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Susie Long's husband says 10 years after her death, people are still stuck on waiting lists

Susie Long created a national debate around the health service when she told Liveline she was going to die “because of hospital waiting lists”.

Conor Mac Liam holds a picture of his wife Susie Long at a demonstration in Dublin.
Conor Mac Liam holds a picture of his wife Susie Long at a demonstration in Dublin.
Image: Leon Farrell

THE HUSBAND OF Susie Long, who died 10 years ago after waiting more than seven months for a colonoscopy, has said that a lack of spending in the health service means people are still waiting more than a year for the vital medical exam.

The mother of two was referred for a colonoscopy in summer 2005 but had to wait more than seven months on a hospital waiting list to have the procedure. During that time her cancer spread and she died 10 years ago today.

She brought the issue of waiting lists to the forefront of the news after she told Joe Duffy’s Liveline programme that she was going to die “because of hospital waiting lists”.

Her husband Conor Mac Liam appeared on The Pat Kenny Show on TV3 last night where he spoke about how many of the same problems still persist in the health service.

With the total number of people on waiting lists reaching nearly 700,000 he outlined that in the 10 years since his wife’s death there are still people waiting more than a year for a colonoscopy.

In Kilkenny we had an endoscopy unit opened in Susie’s name, which is brilliant. I thought it would get rid of the waiting lists. Then I found out afterwards that one of the two endoscopy rooms wasn’t in use because it wasn’t staffed.

“It’s clear that there hasn’t been the spend that there should have been in terms of the staffing. Nurses have been having an intolerable time under huge pressure,” Conor added.

‘She needs to be hospitalised’

The programme also heard from people currently on waiting lists in the health service.

Pat spoke to Hazel from Longford whose 15-year-old daughter Gypsy has cystic fibrosis. Hazel said her family has basically lived in the health system for the last 15 years as they manage Gypsy’s illness.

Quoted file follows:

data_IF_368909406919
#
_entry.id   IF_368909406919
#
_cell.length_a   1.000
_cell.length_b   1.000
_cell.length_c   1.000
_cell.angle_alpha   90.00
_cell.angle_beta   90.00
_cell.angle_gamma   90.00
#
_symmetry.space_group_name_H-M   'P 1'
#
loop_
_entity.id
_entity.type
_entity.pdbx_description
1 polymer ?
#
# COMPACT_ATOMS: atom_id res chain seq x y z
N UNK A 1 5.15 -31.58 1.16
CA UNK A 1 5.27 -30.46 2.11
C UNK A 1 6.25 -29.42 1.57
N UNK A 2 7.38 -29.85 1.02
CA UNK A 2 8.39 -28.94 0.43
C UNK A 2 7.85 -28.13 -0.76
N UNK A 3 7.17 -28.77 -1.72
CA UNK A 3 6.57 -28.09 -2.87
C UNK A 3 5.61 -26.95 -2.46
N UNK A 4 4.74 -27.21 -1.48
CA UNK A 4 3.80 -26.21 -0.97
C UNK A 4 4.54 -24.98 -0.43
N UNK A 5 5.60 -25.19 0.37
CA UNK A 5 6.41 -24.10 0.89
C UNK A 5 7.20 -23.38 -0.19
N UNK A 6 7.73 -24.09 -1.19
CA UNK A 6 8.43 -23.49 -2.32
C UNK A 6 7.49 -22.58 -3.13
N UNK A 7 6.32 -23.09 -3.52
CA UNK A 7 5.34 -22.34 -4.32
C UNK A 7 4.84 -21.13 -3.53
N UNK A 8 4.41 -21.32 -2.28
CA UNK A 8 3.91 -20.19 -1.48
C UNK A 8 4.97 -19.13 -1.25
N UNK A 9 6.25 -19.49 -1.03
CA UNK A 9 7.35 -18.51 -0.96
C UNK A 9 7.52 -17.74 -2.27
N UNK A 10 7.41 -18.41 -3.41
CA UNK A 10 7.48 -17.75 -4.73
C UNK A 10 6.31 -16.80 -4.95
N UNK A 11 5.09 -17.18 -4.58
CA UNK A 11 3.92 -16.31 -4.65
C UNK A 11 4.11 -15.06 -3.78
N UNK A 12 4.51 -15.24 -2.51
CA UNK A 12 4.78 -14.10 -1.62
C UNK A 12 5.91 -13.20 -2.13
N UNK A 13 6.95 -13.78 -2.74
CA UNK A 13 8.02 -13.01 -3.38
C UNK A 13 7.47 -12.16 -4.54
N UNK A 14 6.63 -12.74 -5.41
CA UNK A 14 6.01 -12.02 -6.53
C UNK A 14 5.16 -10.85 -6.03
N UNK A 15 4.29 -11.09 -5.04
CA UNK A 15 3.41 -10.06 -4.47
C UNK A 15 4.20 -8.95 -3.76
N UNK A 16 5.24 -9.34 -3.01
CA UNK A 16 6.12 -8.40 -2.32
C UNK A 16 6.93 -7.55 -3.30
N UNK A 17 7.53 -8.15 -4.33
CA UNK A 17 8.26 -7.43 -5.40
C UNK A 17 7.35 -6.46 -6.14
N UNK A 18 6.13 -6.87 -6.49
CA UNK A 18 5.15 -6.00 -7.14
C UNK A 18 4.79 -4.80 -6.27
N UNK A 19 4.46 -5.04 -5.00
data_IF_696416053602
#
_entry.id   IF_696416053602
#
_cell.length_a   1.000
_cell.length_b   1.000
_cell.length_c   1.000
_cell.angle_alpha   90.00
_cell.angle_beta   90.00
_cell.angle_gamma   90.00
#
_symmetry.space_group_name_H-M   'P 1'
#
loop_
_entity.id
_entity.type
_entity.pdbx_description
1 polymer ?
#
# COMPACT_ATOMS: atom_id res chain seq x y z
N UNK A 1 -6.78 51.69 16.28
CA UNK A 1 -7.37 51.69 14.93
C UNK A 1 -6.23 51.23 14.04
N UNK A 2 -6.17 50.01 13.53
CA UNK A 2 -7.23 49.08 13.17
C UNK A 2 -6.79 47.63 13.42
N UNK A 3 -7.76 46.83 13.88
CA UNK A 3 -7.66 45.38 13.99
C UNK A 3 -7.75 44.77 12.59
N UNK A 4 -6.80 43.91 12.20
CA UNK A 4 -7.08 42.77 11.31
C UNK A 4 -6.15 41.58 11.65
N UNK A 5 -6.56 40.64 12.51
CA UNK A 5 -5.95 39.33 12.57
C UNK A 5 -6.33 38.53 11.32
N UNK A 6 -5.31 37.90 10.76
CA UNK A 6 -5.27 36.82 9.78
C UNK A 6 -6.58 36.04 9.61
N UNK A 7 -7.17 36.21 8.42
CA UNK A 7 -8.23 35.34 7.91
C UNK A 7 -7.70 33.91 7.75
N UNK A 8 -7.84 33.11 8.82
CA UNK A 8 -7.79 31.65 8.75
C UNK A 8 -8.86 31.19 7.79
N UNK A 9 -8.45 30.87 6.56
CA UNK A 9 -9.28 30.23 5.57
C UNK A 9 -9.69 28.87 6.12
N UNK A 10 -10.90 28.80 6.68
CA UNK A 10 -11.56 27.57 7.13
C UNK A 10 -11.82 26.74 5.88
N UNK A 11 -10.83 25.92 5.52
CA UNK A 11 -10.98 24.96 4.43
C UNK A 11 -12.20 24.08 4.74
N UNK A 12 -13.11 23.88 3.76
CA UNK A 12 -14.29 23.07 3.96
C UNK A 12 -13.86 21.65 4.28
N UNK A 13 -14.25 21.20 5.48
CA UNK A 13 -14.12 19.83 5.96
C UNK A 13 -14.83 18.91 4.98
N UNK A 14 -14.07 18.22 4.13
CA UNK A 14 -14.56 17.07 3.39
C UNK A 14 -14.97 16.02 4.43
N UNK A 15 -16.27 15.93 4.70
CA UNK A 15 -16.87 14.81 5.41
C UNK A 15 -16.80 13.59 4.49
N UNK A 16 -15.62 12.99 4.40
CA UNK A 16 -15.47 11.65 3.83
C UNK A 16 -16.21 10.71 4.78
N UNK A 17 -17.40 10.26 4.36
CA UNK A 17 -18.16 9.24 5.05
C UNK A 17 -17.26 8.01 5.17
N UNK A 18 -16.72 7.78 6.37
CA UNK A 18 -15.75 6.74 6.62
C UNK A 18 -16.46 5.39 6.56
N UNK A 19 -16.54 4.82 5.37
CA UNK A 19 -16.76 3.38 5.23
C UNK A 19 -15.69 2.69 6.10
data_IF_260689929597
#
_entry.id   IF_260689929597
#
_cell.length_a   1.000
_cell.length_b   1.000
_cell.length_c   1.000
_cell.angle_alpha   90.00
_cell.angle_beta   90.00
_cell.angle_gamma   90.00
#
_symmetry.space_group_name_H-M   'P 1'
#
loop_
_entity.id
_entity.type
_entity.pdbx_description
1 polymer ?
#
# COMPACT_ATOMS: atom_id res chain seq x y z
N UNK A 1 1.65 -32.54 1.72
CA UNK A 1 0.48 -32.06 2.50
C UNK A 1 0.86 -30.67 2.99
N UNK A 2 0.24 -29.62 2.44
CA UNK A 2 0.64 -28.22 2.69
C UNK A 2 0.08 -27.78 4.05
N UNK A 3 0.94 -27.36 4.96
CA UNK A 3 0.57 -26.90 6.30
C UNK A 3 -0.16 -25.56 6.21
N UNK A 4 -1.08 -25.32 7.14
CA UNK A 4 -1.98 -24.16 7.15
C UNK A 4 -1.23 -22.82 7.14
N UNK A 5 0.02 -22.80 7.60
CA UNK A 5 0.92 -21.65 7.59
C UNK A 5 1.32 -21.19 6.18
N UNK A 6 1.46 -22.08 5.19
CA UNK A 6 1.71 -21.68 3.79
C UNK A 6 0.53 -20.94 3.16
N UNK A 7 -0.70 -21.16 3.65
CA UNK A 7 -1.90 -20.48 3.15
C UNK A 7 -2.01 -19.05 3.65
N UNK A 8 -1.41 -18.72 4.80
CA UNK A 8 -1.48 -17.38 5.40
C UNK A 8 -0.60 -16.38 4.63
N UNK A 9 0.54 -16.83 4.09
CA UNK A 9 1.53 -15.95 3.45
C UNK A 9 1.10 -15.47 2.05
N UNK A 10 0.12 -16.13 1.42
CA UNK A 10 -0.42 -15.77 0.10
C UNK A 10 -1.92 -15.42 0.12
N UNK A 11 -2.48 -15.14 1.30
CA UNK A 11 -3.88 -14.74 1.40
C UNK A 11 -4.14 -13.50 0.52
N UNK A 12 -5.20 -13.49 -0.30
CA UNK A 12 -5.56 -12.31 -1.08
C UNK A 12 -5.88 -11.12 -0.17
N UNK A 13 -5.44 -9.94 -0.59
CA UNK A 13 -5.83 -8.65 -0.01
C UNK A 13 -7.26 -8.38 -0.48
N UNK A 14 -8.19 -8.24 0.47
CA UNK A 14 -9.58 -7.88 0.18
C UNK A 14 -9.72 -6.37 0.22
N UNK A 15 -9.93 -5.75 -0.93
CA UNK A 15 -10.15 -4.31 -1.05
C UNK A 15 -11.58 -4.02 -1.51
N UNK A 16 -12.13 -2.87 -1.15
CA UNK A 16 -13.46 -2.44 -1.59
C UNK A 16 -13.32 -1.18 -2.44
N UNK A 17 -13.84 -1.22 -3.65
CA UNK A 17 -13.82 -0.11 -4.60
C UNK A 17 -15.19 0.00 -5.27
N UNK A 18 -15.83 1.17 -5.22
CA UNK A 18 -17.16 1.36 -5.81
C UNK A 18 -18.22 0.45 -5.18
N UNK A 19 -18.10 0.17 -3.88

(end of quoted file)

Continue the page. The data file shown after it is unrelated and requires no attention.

Despite the fact that Gypsy is in hospital every couple of weeks the family still face a long wait every time she needs medical attention.

“So basically what happens is I bring Gypsy up to the hospital, I know she’s sick, the consultants know she’s sick… they say ‘she needs to be hospitalised,’” Hazel explained.

Despite this Hazel says that 90% of the time she is told she has to go home again and wait for a phone call to come back up when a bed becomes available.

I have to drive from Longford up to Crumlin. I get to Crumlin, get told to go home again, bring my sick child back home again and then wait for days and days.

“Every day you’re waiting for your phone call… your whole life is in limbo. You can’t plan anything. You’re looking at your sick child, she can’t breathe and you’re struggling.”

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Hazel explained that she also has the option of going through the Emergency Department but because of the severity of her daughter’s illness the risks are too great.

Because my daughter has a chronic life threatening illness you literally feel like you’re taking your life into your own hands. I’m terrified, terrified, of bringing my daughter into A&E.


Pat also spoke to Elizabeth who suffers from scoliosis. Elizabeth was studying to be a teacher but she had to put her studies on hold because of the severity of her pain.

She needs a spinal fusion and because of the complexity of the operation doctors in the Mater hospital decided that she needs to get surgery in the Royal National Orthopaedic Hospital in London.

That decision was made in November 2014 and she has now been waiting nearly three years.

“Since then I have no life, I’m barely able to get out of bed. I have no social life. I can’t go out with my friends. I literally can’t do anything,” she said.

READ: Budget 2018 is over – here are some important things you may have missed>

READ: Doctors say health budget will do little to improve ‘overcrowded death zone’ hospitals>

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Ceimin Burke

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